Opening new grammar schools isn’t the answer, says Bury St Edmunds headteacher Geoff Barton
PUBLISHED: 14:49 18 August 2016 | UPDATED: 14:49 18 August 2016
Geoff Barton, head of King Edward VI school in Bury St Edmunds says the notion that grammar schools help ‘the deserving poor’ is outdated
The Olympic games in Rio are providing a huge psychological boost to our national feeling of self-confidence. Team GB – by which of course I mean all of us living on this sceptered isle – suddenly feel better about ourselves and our achievements. Our athletes are doing us proud. They are packing a collective punch way beyond what we might have hoped for or dreamed of.
After all, the prevailing post-Brexit mood was one of uncertainty. Even the most vehement Leave campaigners must have experienced some twinges of morning-after-the-night-before anxiety about what next, where next, for the UK.
And where there is uncertainty, we often get alluringly simple solutions.
So it was last week at a press briefing by mandarins at Number 10 Downing Street. They let it be known that one of the most old-fangled educational solutions of all time was back on the Prime Minister’s agenda. Grammar schools could be allowed to open once more.
Many media watchers will no doubt have punched the air as if another clutch of Olympic medals was being served up. But hold on. At a time of so many questions about our nation’s future, I hope that no one seriously believes that grammar schools are the answer to our problems.
Because, a bit like Brexit, grammar schools mean a lot of different things to different people. Too often, they are shrouded deep within a misty-eyed fog of sentimentality.
The school I have led since 2002 was itself originally a grammar school. Before the dour and pasty-faced young King Edward VI died aged 16, he did two things. He ruthlessly strengthened England’s new Protestant faith, further entrenching his father’s determination to escape the rule of Rome. And Edward also set up a chain of grammar schools, one of the earliest being established in the eastern powerhouse of Bury St Edmunds – the King Edward VI Grammar School. We still are often known as KEGS.
In the school’s early days, one of my predecessors, Edmund Coote, mysteriously disappeared from headship of the school, probably asked to leave by the school’s governors. The reason tells us all we need to know about those early grammar schools. They were designed to impart knowledge to the young people of the town and its surrounding villages. Edmund Coote took this too far. He taught English grammar, and went on to write one of the first English grammar textbooks.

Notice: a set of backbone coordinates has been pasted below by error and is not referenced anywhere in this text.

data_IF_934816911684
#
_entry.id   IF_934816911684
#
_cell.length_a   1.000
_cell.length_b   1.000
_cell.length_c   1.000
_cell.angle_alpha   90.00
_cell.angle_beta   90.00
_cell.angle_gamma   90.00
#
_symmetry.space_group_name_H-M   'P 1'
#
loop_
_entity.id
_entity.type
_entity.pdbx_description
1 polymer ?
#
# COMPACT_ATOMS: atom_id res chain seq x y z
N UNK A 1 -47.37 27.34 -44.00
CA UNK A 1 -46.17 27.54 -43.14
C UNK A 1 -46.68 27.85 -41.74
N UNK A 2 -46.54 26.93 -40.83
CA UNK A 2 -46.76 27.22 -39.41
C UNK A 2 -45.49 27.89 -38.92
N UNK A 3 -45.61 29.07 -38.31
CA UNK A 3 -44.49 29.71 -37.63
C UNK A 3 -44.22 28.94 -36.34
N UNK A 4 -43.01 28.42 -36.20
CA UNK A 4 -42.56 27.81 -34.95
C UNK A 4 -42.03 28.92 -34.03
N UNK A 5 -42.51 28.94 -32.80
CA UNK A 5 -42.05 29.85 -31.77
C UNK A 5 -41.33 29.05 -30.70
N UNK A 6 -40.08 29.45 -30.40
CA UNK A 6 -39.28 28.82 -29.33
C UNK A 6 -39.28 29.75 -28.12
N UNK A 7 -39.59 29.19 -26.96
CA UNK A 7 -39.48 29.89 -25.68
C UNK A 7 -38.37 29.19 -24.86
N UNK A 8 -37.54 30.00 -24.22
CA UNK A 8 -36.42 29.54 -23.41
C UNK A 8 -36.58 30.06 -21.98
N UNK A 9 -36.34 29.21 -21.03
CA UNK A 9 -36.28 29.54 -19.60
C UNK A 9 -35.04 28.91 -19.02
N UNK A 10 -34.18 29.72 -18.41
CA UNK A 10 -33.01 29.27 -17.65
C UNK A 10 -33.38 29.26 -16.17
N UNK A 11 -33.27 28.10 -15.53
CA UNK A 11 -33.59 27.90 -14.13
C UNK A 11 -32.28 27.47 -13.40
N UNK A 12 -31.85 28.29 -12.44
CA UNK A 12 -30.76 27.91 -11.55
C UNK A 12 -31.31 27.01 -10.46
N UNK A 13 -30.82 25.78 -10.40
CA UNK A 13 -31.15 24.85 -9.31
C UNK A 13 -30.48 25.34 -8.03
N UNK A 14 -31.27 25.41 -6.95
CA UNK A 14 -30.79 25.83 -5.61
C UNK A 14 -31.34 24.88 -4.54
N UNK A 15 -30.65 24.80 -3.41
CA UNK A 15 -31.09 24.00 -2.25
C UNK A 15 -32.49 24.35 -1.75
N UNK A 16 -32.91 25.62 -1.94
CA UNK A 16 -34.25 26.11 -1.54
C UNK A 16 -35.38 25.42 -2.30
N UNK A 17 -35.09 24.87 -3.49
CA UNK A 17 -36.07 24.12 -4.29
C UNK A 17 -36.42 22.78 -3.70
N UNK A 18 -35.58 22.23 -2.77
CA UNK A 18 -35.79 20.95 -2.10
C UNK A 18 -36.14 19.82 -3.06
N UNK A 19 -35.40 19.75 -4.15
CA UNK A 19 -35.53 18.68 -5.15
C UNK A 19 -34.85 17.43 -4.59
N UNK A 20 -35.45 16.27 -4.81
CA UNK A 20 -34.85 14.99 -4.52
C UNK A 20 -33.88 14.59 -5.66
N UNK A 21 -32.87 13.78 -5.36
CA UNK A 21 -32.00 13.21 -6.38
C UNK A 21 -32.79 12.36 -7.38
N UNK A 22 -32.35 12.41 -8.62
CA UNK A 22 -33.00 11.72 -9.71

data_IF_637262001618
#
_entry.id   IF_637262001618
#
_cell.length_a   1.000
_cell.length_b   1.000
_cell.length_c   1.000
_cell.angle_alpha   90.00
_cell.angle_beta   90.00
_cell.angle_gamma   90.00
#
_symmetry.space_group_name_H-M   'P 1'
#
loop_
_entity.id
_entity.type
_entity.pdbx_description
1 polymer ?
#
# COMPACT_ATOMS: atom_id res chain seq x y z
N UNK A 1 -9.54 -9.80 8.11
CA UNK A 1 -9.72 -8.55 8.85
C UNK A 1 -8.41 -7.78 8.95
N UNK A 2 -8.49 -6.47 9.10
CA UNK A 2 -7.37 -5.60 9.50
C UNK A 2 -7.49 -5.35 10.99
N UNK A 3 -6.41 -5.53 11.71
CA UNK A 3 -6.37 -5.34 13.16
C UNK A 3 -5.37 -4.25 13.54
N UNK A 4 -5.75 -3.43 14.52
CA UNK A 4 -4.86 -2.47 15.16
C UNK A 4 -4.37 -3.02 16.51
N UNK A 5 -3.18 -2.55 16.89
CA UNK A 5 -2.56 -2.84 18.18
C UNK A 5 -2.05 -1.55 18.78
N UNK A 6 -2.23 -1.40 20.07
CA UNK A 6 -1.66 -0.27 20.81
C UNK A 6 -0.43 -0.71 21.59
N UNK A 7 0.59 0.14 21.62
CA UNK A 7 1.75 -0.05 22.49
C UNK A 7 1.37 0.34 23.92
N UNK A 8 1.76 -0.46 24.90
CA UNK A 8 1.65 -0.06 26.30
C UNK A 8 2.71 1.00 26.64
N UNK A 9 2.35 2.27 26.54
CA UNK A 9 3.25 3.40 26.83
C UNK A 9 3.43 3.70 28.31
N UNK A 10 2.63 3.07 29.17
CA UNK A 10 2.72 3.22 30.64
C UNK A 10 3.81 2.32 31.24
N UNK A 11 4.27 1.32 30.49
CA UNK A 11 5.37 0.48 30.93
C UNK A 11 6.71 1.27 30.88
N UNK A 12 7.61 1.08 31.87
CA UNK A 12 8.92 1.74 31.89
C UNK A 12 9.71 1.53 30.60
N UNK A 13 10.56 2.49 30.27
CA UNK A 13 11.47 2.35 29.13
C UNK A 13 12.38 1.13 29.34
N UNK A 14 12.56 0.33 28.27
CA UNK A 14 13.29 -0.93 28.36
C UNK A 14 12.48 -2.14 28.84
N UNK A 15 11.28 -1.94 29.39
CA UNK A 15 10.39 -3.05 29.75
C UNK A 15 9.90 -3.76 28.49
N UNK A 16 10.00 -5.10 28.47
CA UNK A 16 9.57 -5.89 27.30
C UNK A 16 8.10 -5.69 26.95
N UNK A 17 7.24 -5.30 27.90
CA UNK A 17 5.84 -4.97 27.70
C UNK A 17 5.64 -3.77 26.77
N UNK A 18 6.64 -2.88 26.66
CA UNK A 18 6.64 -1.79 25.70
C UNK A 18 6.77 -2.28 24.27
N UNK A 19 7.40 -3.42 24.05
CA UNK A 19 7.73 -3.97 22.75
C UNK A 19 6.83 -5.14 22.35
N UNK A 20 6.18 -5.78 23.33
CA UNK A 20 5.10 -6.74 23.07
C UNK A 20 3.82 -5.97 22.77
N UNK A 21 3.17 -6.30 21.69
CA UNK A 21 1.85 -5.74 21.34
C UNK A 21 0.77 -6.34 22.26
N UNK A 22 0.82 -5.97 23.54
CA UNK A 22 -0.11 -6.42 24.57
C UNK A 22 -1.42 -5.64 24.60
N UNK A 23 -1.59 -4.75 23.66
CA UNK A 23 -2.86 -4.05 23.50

So the ‘grammar’ in grammar schools didn’t mean English. It meant Latin. It meant Greek. It meant that wherever you lived – irrespective of background – you went to the grammar school to learn the things you wouldn’t learn at home. These schools were the gateways to social liberation.
Few would claim that grammar schools today do that. There are now 163 of them in England, around 5% of our secondary schools. They do very good work. But when it comes to serving disadvantaged children, fewer than 3% of their students come from backgrounds entitling them to free school meals. That compares with 18% in other schools.
So the notion that grammar schools help the deserving poor has long faded. It’s other schools that do this. Instead grammars may actually deepen social division, create a disturbing culture of coaching for selection tests aged 11, and leave many families riven by long term anxiety about whether their child will gain a place.
Opening more grammar schools isn’t the answer to our nation’s aspiration to do better. Far more courageous is to do what our successful international competitors do – provide great neighbourhood schools for children of all backgrounds, all incomes, all faiths, and to believe that the job of the state is to provide equal opportunities for all of them.
At a time of national uncertainty, the last thing we need is backward-looking policy-making. Instead, as the Olympics shows us, if we commit ourselves to a collective sense of national achievement, we can do it. And we all benefit.
Shouldn’t we have the same aspiration for our national education system?